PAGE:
My friend speaks very highly of the Norwegian army units alondside of which he fought in 1940,- but some of the civilians were not so friendly.

My friend confirms that he is very willing to assist with writing a history of the Narvik campaign.

Stany

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British fighting at Norvik

Post  Billtux on Tue 9 Feb 2010 - 6:31

Hello Stany, and thanks for your assistance. I sent you an email earlier today, I trust you received it? I'm glad to hear that your friend is willing to share his war knowledge with me. Please send him my email address: welrealestate@optonline.net and/or send me his and I will contact him.

Bill

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Re: British volunteers at Norvik in 1940

Post  AltforNorge on Tue 9 Feb 2010 - 22:37

Stany wrote:, but in January 1940 Germany successfully presented the British campaign at Narvik as an act of agression against neutral Norway. Evidently, Norwegians would phone up the German military and report the presence and position of British troops. But that was January, 1940, and I have no doubt that any Norwegian who did so regretted it for the rest of his/her life. The brutality of the German occupation soon changed their views, but in early 1940 the Britsih were seen as the agressors, and no doubt Germany got as much propaganda as it could out of this.
.

To your information, the German attack on Norway (and Narvik) happened the night to April 9. 1940

The Norwegian (and the Government's) view was that we should do everything to not being involved in a war, and if we could not avvoid it, we had to enter the war on the British side.

I challenge you to give up sources for your statement about the Norwegian view on the British! study


Last edited by AltforNorge on Tue 9 Feb 2010 - 22:38; edited 1 time in total (Reason for editing : A blatant misspelling)

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Re: British volunteers at Norvik in 1940

Post  Infanterist on Wed 10 Feb 2010 - 1:25

Regarding the relation to the brits and french, many norwegian soldiers felt betrayed by their allies because they together had beaten the germans at Narvik, and that their allied pulled out leaving the norwegians to their own faith. This was probably a correct millitary decition, but some of the norwegian soldiers that had fought so hard, and did not have the broader picture felt quite bitter towards their allies. But pro german in 1940??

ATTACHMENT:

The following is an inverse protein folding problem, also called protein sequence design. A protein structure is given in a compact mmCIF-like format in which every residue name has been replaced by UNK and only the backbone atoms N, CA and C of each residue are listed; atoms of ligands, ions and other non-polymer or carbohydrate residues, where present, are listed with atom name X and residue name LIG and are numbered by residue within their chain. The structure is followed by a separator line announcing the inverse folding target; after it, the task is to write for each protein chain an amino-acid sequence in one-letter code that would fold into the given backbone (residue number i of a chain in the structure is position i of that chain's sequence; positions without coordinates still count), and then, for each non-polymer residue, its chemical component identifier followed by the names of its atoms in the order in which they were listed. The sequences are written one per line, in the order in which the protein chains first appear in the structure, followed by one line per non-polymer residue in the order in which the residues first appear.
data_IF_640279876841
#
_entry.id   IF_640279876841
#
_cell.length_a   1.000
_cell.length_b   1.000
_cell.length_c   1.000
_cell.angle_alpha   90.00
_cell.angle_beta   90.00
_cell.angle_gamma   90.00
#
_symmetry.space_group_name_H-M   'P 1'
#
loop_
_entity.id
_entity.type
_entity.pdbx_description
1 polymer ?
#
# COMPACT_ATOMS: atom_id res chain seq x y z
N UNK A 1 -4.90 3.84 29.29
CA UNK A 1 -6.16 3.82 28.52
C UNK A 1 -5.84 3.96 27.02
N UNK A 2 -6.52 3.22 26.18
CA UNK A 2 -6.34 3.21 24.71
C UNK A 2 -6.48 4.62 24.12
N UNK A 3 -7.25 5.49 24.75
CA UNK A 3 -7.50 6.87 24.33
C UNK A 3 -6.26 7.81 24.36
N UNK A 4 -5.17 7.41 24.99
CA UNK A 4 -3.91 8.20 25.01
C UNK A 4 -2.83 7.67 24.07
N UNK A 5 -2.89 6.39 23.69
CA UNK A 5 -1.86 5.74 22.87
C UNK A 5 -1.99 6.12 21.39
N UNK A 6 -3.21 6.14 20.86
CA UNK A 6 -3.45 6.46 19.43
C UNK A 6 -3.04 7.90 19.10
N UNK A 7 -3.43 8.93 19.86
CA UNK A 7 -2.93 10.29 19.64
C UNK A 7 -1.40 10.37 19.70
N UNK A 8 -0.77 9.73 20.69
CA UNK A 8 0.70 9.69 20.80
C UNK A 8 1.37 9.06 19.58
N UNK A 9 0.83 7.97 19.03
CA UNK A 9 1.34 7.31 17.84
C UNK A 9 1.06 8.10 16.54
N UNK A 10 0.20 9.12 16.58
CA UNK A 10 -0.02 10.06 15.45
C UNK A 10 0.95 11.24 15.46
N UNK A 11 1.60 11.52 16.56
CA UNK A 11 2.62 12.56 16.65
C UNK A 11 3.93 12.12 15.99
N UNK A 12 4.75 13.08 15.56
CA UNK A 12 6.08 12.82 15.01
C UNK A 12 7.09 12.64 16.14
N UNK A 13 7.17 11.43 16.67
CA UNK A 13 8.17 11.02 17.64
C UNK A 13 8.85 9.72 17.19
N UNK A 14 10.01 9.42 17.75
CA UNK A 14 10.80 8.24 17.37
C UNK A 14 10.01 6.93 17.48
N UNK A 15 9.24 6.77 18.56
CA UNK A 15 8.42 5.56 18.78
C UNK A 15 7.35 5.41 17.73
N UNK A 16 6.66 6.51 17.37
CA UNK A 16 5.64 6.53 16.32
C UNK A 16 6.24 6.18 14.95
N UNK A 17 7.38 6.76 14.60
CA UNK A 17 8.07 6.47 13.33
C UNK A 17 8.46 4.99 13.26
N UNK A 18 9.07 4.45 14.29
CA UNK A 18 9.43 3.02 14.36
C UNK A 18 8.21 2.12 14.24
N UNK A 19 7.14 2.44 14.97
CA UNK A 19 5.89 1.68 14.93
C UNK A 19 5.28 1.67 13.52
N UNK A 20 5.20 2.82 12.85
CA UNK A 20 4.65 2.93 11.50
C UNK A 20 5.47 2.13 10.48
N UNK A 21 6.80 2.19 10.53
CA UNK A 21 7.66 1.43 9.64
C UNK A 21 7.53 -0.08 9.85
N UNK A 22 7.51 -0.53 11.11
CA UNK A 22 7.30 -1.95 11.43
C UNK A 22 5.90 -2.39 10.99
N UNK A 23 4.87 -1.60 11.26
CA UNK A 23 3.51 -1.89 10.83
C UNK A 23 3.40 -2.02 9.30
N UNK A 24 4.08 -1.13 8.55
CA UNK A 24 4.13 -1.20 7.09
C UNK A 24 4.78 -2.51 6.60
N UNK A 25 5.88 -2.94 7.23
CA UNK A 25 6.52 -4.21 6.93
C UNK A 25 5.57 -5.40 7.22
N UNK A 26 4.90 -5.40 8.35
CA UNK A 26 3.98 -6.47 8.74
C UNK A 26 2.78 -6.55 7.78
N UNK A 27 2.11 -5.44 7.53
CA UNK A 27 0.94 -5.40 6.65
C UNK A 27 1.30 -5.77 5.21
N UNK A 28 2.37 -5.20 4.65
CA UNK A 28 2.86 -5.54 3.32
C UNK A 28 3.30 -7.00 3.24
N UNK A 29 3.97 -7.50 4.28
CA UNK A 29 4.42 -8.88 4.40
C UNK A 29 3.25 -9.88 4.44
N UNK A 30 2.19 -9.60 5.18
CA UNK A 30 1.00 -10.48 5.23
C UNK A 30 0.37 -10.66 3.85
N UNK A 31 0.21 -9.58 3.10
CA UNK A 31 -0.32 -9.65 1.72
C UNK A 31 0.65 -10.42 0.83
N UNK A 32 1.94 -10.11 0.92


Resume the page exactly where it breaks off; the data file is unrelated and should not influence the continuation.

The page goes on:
Some civilians including my mother were not happy with the brits killing so many civilians in the Narvik region with their ship artillery. The germans later killed her 13 year old cousin, the civilians at Narvik was quite traumatized and i think many civilians in Narvik were tired of all soldiers who came in and destroyed the town.
I was born i Narvik and remembering one incident as a kid when we found a handgrenade from the fighting in 1940, this was as late as 1980.

I am really looking forward to what you manage to write about the Narvik campaign Stany, and please say thank you to your friend fighting for "my" town in 1940, we should never forget these men.

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British volunteers, Narvik 1940

Post  Stany on Wed 10 Feb 2010 - 3:58

My source of info on the pro-German attitude of some civilians at Narvik came from my friend who was an officer in the Royal Artillery there. He said that people would phone up the German military to report the positions of British guns. He was there, I was not. On the other hand he holds the Norwegian military in the highest possible regard. He says the allies (ie including Norway) had actually won the Narvik campaign, but at the moment of victory they had to be withdrawn because of the German breakthrough on the Western Front.
You could say that WWII was really won at Narvik in April 1940 because Germany lost nearly all its destroyers, and its cruisers were either badly damaged or sunk, and the Scharnhorst put out of action. If this had not happened, Dunkirk would not have happened, and we would have lost the war. Churchill, not I, made this point.

Thank you again, Norwegian Army, for saving my life in Scotland in July 1944.

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British volunteers at Norvik in 1940

Post  Bob Pearson on Sat 13 Feb 2010 - 18:30

Billtux,

Take a look at the National archives site (UK) - http://www.nationalarchives.gov.uk/

go to 'Catalogue' - click on 'Search the Catalogue'. Type in Kermit Roosevelt and you will see that there are some very interesting records on this man. Four records are within your date context, whilst the other four may not be of immediate interest, being outside your time frame.

If you cannot travel to the UK then you can request that the records be copied and posted to you. The NA will even quote the cost beforehand.

Cheers

Bob

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British volunteers at Norvik 1940

Post  Billtux on Sun 14 Feb 2010 - 6:50

Hey Bob,
Thank you very much for the lead on Kermit Roosevelt in the archives. Tracking down some of this info. is quite difficult to say the least.
Best Regards,
Bill

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Re: British volunteers at Norvik in 1940

Post  Bjørn on Fri 26 Feb 2010 - 16:26

Hello!
I am myself from North Norway, and was not born in 1940. But older relatives sometime mentioned that the British had forced the war upon Norway, and than left when they should help out. I always felt that this was more bitterness than evidence of a pro-German attitude.

Even Norwegian forces were sometimes begged to leave the area by civilians in 1940, in fear of their homes being destroyed.

B.

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Re: British volunteers at Norvik in 1940